Review of The Myth Manifestation by

Book cover for The Myth Manifestation

A pleasure, as always, to revisit The SPI Files. Lisa Shearin always brings it—and by it I mean that combination of humour and serious situations in need of ass-kicking that results in delightful urban fantasy stories. The tone might be light, but the stakes are often high. This the kind of series you can easily devour over a week or two yet keep coming back to time and again.

Mac and Ian are back at it again, this time guarding the biggest supernatural convention of the century. The Myth Manifestation promises mayhem and chaos when the convention hotel, owned and operated by none other than Mac’s goblin love interest, Rake Danescu, is isolated by malevolent forces. As the eponymous manifested myths keep attacking guests, and with SPI’s agents cut off from contact with the outside world, it’s up to the team inside to figure out who is responsible, how they’re doing it, and how to stop them. The clock is ticking, because if they don’t get out of this, the balance of the supernatural world on Earth could be forever altered. Oh, and even if they do, the balance on another world might forever be altered.

I love how closely intertwined this series has become with Shearin’s Raine Benares series. What began as mere hints in the first book has blossomed, with events in the other series being referenced and having ramifications for events here. In this case, the growing instability in Raine’s world means problems for this one, specifically for the goblin and elf colonies here. And the antagonist in The Myth Manifestation really just wants to perfect a weapon that they could then deploy in Raine’s world. Oh noes!

The political intrigue here, the background, is my favourite part. I appreciate how Mac is so deeply involved in these high-stakes situations. Suddenly she has gone from being SPI’s newest hire to dating this shady goblin who is higher and higher up the goblin chain of command every time we see him, and now she’s working with him to achieve things that directly affect the power structure of his world. This is a very skilful way of making a “nobody” type protagonist important without just thrusting the mantle of Chosen One upon them.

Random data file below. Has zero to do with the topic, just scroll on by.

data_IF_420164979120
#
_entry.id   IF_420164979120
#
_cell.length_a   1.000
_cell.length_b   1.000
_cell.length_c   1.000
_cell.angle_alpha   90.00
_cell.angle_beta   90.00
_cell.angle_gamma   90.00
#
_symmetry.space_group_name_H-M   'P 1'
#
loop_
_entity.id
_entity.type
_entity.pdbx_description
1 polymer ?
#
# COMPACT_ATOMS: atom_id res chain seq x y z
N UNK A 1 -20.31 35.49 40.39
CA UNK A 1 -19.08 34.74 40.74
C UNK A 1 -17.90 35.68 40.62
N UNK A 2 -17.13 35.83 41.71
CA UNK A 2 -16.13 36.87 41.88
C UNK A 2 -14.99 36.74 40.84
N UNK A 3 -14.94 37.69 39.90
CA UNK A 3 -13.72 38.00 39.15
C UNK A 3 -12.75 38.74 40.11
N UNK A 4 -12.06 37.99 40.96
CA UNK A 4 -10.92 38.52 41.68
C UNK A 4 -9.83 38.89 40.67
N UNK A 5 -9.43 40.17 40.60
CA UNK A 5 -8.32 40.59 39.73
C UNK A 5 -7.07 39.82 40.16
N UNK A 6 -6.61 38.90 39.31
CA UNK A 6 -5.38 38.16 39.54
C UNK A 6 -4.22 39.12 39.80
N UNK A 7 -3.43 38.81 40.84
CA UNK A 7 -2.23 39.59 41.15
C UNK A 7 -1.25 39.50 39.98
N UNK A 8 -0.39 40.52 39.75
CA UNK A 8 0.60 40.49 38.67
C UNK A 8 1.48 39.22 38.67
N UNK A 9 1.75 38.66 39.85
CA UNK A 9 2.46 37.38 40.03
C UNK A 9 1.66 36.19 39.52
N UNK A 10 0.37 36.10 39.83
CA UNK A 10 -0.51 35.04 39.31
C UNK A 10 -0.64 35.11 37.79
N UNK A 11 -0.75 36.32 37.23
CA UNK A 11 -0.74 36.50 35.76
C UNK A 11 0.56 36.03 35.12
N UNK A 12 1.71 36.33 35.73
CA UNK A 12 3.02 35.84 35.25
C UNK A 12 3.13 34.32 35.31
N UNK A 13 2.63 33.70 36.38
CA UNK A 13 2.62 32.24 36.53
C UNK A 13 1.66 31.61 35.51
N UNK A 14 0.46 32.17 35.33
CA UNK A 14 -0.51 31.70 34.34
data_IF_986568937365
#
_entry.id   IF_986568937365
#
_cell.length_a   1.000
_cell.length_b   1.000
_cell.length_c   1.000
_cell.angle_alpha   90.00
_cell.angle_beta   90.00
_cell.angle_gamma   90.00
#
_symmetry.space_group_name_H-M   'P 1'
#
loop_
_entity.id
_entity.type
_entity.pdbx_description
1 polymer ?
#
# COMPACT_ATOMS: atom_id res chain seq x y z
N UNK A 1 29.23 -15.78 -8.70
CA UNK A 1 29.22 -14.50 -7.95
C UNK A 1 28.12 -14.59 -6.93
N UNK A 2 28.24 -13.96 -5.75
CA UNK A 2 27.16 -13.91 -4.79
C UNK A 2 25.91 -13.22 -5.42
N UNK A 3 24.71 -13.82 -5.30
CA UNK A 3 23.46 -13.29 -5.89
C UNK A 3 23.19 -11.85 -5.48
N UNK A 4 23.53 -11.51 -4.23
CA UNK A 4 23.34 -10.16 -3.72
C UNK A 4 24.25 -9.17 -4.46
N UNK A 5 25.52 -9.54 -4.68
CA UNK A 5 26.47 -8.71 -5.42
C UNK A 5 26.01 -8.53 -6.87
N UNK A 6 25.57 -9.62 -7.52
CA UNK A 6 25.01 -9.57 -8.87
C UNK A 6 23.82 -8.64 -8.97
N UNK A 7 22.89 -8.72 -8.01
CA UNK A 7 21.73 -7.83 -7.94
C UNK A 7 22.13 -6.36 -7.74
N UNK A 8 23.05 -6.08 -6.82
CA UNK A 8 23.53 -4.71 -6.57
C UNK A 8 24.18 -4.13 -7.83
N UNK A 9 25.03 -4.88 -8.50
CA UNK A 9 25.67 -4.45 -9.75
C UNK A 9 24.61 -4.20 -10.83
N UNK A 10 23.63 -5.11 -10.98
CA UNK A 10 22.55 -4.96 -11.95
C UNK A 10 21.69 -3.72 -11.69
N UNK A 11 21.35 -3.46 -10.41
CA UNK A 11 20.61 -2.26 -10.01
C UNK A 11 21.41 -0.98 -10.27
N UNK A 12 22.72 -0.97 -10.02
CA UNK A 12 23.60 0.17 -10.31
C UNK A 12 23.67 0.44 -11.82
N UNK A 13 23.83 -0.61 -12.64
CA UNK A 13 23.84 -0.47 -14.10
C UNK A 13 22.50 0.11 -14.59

Mac’s growth is really nice to see as well. The Myth Manifestation continues to highlight her inexperience in combat. She wields paint guns to mark targets, and she can get creative with her … weapons. But she still hasn’t become a badass fighter. I’m so interested to see how Shearing further develops this aspect of Mac’s character and whether by book 8 or 9 we’ll see Mac facing off more and more confidently and competently against physical foes.

Alas, after so much of the last book focusing on him, Ian seems to be a bit sidelined here. By that I mean he’s present, obviously, and he contributes—a little—but there’s relatively few scenes between Mac and Ian. It’s mostly Mac/Rake, or Mac poking around and consulting other characters, like Kenji. Ian gets a little page time but otherwise exists very much in a background, supporting role, which is not something I’m used to. Not sure how I feel about it, but I’m sure it’s an anomaly. Again, I really like that Shearin has the two series leads falling for other people instead of each other. But that doesn’t mean I don’t like my Mac/Ian banter!

There’s a decent amount of action in The Myth Manifestation, and creatively enough done considering the restricted setting. I guess if I have to single out any particular reason I didn’t like this quite as much as the previous instalments, it’s just that it feels a little less grand in scope. The setting, Ian’s diminished involvement, etc., all sort of make this a perfectly OK volume, but I’ve definitely had better SPI Files. Still, I’m no less excited for the next volume, and I’m looking forward to seeing what Shearin has cooked up next for Mac and Ian. (I don’t really care about Rake.)

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